Here, finally, is a good example of a fictional representation of Cervantes. When don Quixote’s library is being scrutinized for heretical books, the priest, talking about La Galatea, says: “For many years that Cervantes has been a great friend of mine, and I know that he’s more versed in misfortunes than verses” (Part I, Chap. 6). This Cervantes appears real, of course, because we know his name, we know that the real La Galatea is his, and we know something about his life’s troubles. But—and this is important—since the priest never lived in the real world but rather in the fictional one, it stands to reason that any friend of his, including that Cervantes whom he mentioned, would have to be fictional, too. We are also talking about a fictional La Galatea. This Cervantes is a fictional Cervantes, but a minor one.
On a second occasion, in the Captive’s Tale, we learn of an imprisoned soldier with the name “So-and-So de Saavedra” (Part I, Chap. 40). Annotators comment that “This is Cervantes himself” or “Here Cervantes refers to himself.” But Cervantes has not put himself into the novel, but rather a fictional representation of himself. Cervantes was imprisoned in the real Algeria, the “So-and-So de Saavedra” was imprisoned in the Algeria of fiction, where he was seen by the Captive. Although the reference is fleeting, this is a second example of a fictional Cervantes.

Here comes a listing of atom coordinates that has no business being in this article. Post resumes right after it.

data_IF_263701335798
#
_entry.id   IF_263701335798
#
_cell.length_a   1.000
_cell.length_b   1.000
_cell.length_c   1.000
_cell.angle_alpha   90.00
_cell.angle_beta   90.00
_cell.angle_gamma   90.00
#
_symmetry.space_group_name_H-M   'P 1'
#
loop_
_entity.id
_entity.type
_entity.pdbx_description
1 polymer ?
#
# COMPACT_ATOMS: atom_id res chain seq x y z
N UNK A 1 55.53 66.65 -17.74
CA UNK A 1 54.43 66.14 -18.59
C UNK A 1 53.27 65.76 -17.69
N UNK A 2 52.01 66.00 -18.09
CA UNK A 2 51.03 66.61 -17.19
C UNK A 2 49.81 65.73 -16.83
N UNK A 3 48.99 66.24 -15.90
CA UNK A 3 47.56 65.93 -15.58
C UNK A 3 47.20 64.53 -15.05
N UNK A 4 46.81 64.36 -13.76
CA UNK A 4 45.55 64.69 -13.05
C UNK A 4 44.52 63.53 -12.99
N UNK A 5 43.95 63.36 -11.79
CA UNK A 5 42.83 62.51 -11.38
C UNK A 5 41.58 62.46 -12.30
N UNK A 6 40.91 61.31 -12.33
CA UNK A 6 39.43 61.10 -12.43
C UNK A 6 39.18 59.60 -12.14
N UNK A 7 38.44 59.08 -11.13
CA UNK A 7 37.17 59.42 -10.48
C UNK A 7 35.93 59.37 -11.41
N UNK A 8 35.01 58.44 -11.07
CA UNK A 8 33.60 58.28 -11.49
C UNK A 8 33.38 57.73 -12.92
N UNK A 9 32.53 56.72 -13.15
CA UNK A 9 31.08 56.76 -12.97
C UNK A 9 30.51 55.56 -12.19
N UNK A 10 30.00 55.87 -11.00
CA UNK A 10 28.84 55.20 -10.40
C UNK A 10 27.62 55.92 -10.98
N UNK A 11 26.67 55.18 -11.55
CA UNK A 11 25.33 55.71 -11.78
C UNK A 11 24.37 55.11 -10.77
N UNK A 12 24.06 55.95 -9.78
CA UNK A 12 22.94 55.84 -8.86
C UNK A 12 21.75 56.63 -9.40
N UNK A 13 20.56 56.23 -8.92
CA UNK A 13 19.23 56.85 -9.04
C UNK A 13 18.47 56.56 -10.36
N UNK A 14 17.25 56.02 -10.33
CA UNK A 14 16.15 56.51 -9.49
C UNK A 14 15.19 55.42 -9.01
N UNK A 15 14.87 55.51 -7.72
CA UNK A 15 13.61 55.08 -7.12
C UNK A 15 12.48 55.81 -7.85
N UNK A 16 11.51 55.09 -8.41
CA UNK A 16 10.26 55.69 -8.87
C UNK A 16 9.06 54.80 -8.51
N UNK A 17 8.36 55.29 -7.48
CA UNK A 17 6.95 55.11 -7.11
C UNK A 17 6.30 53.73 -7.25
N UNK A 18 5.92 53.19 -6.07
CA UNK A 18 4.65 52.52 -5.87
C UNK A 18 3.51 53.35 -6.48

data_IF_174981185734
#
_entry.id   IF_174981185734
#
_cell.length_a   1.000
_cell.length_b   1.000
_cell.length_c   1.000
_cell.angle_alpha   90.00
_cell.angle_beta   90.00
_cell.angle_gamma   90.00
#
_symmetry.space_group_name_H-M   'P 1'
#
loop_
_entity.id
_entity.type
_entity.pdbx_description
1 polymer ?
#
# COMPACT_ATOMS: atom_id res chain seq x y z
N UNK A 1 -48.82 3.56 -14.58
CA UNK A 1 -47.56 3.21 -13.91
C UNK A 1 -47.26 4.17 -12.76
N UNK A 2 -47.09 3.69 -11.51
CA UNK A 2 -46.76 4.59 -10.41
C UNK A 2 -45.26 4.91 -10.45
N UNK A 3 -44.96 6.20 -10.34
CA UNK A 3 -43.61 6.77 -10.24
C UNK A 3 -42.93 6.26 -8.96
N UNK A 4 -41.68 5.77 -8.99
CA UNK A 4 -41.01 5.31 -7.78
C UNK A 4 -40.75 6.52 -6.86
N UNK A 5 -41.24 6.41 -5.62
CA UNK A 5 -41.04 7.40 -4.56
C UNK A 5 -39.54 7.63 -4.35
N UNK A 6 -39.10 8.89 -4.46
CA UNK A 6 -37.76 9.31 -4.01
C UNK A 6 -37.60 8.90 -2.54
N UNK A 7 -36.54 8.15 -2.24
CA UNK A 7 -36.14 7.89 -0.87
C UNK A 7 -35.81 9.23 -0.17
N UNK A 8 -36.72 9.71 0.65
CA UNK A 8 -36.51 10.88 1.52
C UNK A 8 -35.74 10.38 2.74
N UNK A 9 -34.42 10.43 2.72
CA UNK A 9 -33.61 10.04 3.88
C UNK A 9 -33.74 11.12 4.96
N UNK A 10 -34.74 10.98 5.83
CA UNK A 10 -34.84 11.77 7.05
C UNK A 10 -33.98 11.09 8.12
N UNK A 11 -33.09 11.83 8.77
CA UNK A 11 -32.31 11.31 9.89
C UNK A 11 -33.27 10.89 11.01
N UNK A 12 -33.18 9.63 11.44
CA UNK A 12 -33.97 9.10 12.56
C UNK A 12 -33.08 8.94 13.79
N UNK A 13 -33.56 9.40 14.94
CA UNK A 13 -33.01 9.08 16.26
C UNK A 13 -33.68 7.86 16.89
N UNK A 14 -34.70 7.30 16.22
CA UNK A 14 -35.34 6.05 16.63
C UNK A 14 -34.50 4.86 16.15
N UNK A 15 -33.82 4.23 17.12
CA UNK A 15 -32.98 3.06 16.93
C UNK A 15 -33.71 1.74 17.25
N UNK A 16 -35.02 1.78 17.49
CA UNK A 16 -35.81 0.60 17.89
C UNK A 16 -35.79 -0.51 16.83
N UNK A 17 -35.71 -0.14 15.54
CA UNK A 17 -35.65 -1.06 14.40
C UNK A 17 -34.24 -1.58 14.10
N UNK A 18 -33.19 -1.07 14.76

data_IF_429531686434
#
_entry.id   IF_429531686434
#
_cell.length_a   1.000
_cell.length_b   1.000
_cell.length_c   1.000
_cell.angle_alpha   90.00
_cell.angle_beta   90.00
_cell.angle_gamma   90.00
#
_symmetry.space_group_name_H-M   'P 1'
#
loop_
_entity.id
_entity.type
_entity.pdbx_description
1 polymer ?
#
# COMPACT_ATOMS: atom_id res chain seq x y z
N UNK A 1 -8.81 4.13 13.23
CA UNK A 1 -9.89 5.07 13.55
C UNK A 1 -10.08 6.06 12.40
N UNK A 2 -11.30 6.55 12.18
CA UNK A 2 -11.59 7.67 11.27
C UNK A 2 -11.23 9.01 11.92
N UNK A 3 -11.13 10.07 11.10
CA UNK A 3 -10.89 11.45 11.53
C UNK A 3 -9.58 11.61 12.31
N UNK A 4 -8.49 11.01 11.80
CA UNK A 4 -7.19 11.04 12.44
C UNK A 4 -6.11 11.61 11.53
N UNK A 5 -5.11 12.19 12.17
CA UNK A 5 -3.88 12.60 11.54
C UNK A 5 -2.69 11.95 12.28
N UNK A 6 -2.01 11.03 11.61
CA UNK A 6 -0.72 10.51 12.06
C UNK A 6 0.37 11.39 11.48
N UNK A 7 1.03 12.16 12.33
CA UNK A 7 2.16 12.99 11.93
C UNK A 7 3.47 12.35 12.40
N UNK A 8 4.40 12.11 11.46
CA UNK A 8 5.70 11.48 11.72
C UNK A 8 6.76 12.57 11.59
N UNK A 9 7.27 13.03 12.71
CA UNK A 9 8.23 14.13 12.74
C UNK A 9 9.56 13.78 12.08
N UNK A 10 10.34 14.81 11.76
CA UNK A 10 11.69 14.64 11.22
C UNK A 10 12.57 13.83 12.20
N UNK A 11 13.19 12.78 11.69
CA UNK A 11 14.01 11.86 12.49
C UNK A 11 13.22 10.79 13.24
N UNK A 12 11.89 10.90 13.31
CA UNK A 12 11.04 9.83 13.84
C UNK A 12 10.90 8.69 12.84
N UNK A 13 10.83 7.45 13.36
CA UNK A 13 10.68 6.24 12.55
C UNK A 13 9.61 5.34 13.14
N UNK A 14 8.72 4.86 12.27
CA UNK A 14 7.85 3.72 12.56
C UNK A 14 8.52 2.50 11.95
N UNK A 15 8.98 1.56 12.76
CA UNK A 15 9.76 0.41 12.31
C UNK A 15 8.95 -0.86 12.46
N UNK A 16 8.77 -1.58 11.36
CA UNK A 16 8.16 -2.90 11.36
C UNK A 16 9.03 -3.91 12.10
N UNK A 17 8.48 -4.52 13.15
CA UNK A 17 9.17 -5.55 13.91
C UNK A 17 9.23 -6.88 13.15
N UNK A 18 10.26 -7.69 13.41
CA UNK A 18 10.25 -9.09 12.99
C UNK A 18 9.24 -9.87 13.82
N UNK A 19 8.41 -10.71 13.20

The principal fictional Cervantes is the person who speaks in the prologue of Part I. Howard Mancing, in his book The Chivalric World of Don Quixote (Columbia: University of Missouri Press, 1982, p. 192), says: “No one, to my knowledge, doubts that the [‘I’] of the prologue is anyone other than the person referred to on the title page… Miguel de Cervantes.” But I doubt it. This person—this character—is not Miguel de Cervantes from the title page (that’s the real one), but rather a fictional representation of Cervantes, a character created by Cervantes as another element in his fiction.